Following the heat generated by the call of the Governor of Central Bank of Nigeria, CBN, Mallam Lamido Sanusi on the Federal Government to sack half of its workforce, the Minister of Labour and Productivity, Chief Chukwuemeka Wogu, yesterday, assured that no worker would lose his job as the government was even desirous of creating more jobs for Nigerians.
Sanusi in a paper he presented at the 2nd Annual Capital Market Committee Retreat in Warri, Delta State, had stressed the need to prune membership of the National Assembly as well as the number of states and local governments in the country, among others.
The Labour Minister who spoke in Ilorin at the 8th National Labour Relations Summit and Fellowship Award held at the Michael Imodu National Institute for Labour Studies(MINILS), said rather than sack workers, the government has already set up job creation committee that would commence work next week on how to create more jobs in all sectors of the economy to achieve more success on the transformational agenda of the President Goodluck Jonathan administration
According to him, “no worker will be sacked. Nobody should be afraid, the government is desirous of creating more jobs for Nigerians”.
He noted that,”though job creation is more of private sector activities, but the federal government has created an enabling environment for private sector to thrive. The government has also made a special effort on agriculture, power, ICT, tourism and recently SURE-P programme of the government in its efforts to provide jobs for Nigerians”.
Sanusi, economist of political turbulence — Reps
Meanwhile, members of the House of Representatives, yesterday, hit back at Sanusi, describing him as an economist of political turbulence over his call for a 50 per cent cut in the nation’s civil service.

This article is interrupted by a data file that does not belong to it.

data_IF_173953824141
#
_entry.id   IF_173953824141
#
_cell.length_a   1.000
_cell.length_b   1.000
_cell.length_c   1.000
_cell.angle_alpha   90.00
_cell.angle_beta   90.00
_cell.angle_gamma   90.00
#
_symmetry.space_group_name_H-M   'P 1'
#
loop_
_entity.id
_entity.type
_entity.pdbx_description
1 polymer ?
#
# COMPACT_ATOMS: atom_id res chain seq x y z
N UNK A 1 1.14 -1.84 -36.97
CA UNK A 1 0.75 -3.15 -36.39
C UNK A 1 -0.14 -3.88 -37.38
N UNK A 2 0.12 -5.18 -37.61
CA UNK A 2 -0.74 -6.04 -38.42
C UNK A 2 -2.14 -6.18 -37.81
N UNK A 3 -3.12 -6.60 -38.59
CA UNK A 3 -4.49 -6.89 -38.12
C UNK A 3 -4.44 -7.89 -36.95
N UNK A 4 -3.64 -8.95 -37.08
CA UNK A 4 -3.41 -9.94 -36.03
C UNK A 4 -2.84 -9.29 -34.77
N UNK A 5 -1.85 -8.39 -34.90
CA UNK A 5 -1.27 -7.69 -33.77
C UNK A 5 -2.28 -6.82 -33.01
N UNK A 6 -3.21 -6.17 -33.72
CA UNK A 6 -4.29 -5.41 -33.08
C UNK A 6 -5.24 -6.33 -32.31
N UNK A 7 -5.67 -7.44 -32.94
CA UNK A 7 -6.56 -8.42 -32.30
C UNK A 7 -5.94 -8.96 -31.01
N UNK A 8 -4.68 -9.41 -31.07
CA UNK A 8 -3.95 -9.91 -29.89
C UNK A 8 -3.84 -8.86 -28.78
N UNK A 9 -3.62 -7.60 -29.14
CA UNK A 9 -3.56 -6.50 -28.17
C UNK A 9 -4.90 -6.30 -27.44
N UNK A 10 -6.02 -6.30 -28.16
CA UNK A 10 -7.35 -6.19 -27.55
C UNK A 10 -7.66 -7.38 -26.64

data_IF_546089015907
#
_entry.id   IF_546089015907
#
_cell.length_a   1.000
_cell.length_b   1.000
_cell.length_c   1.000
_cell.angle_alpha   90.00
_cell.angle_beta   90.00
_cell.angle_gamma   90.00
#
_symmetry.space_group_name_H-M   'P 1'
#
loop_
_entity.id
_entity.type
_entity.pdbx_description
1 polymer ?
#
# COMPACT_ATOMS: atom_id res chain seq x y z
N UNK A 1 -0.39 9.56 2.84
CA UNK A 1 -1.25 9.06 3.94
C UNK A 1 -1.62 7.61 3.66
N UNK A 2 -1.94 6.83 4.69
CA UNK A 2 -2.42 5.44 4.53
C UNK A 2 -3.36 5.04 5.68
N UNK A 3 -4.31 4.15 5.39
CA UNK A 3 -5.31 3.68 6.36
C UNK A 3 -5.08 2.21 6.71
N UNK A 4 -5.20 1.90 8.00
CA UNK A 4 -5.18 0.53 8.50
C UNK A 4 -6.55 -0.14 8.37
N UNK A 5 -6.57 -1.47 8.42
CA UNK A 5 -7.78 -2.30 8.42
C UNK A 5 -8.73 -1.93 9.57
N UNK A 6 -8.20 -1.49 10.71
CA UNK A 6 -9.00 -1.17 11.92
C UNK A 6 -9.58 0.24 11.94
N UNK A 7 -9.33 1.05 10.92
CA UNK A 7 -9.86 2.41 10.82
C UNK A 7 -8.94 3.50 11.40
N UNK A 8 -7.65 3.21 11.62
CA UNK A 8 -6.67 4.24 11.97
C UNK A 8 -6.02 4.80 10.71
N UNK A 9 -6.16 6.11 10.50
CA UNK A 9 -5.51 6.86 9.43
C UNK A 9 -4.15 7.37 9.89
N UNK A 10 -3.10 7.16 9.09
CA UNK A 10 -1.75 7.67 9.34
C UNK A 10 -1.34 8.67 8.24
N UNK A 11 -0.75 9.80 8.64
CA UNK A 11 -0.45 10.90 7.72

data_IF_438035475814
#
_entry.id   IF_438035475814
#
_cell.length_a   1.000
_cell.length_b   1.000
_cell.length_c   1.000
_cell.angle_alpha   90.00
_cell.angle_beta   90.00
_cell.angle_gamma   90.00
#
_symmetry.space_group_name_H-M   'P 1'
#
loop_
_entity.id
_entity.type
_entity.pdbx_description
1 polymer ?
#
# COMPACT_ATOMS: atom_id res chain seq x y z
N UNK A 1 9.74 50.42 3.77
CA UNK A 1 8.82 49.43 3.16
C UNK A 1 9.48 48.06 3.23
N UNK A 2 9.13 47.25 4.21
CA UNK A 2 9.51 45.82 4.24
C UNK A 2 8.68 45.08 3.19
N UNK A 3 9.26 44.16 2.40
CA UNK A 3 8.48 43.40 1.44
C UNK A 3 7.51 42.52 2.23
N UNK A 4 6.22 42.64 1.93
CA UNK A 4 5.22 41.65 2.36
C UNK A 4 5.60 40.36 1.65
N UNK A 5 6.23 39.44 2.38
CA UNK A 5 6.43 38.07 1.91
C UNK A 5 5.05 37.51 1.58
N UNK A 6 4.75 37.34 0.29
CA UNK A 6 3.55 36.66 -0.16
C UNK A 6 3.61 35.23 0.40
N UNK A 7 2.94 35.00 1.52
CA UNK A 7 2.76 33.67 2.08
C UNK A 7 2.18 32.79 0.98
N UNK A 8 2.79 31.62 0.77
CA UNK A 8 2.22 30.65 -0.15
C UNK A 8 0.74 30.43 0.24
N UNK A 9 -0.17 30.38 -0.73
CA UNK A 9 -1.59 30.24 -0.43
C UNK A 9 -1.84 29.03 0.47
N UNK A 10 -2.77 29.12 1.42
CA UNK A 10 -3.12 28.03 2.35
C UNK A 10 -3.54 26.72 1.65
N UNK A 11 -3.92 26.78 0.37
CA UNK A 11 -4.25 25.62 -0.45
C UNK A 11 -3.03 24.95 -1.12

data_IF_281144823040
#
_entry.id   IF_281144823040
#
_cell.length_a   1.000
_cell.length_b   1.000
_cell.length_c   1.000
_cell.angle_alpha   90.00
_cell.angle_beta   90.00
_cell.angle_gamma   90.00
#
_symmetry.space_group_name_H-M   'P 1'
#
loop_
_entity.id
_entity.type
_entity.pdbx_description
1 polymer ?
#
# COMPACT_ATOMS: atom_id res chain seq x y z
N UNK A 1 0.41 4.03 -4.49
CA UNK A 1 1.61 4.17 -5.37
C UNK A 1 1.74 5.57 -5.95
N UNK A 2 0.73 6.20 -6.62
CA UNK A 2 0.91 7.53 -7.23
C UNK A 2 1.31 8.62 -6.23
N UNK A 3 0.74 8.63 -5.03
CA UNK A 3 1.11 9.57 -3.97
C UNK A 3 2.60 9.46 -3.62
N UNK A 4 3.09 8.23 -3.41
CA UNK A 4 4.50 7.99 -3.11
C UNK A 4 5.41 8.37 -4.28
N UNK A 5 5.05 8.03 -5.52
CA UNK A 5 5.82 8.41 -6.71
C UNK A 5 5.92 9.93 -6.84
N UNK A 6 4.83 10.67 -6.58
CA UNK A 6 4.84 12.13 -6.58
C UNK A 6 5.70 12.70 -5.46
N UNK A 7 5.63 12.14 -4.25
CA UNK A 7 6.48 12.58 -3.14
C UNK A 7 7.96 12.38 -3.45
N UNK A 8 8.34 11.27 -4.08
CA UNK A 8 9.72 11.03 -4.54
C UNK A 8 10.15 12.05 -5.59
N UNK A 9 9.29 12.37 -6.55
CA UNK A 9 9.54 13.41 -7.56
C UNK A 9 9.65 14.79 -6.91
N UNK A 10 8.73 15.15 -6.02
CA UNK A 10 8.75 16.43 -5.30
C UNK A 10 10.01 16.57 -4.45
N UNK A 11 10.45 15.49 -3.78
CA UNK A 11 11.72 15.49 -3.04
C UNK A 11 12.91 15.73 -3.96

Reacting to the issues raised by the CBN boss at a press briefing, Deputy Chairman of the House of Representatives Committee on Media and Public Affairs, Mr Victor Ogene described Sanusi as “an economist with a bias for creating political turbulence,” who had also not succeeded in pushing through, any of his controversial policies.
The Minister of Finance, Dr Ngozi Okonjo-Iweala was also not spared over her ministry’s inability to cash-back the balance of N300 billion of the capital allocation in the 2012 budget to government Ministries, Departments and Agencies (MDAs) one month after promising to do so.
He said he did not know Sanusi to be a political economist, adding that “the Nigerian Labour Congress (NLC) had succinctly replied the CBN Governor over the controversial comments”.
He explained that “it was ironical for him to make such recommendations when there have been astronomical increase in the workforce of the CBN since he assumed office. For me, I will say physician heal thyself,” the lawmaker noted.
He stressed that “checks had revealed that before Sanusi was appointed CBN Governor, its workforce was 5,022 but had risen to 6,015 since he assumed office”, adding that there have been reported cases of acrimony in the bank due to unfair promotion of personnel during his tenure.
He argued that the CBN had an annual expenditure profile of about N300 billion and that Sanusi had never deemed it fit to subject such to public scrutiny as a mark of accountability.
“What solution has he proffered as an economist? How can he recommend a 50 per cent reduction in the civil service when we are talking of rising unemployment and high level of insecurity? As an economist, I think he should proffer something that would grow the economy instead,” the lawmaker added.
While expressing optimism that the 2013 budget would be passed before the House proceeds on Christmas recess, Ogene disclosed that it was, however, still worried over the releases of capital funds to the MDAs.
He said the practice of “anticipatory releases” was not acceptable to the House, as much can still be done before the year ends if the fourth quarter releases were cash-backed early enough.
Facts available were that only about 75 per cent of N1.3 trillion Capital component of the 2012 Appropriation had been accessed by MDAs, just with a month to the end of the year”.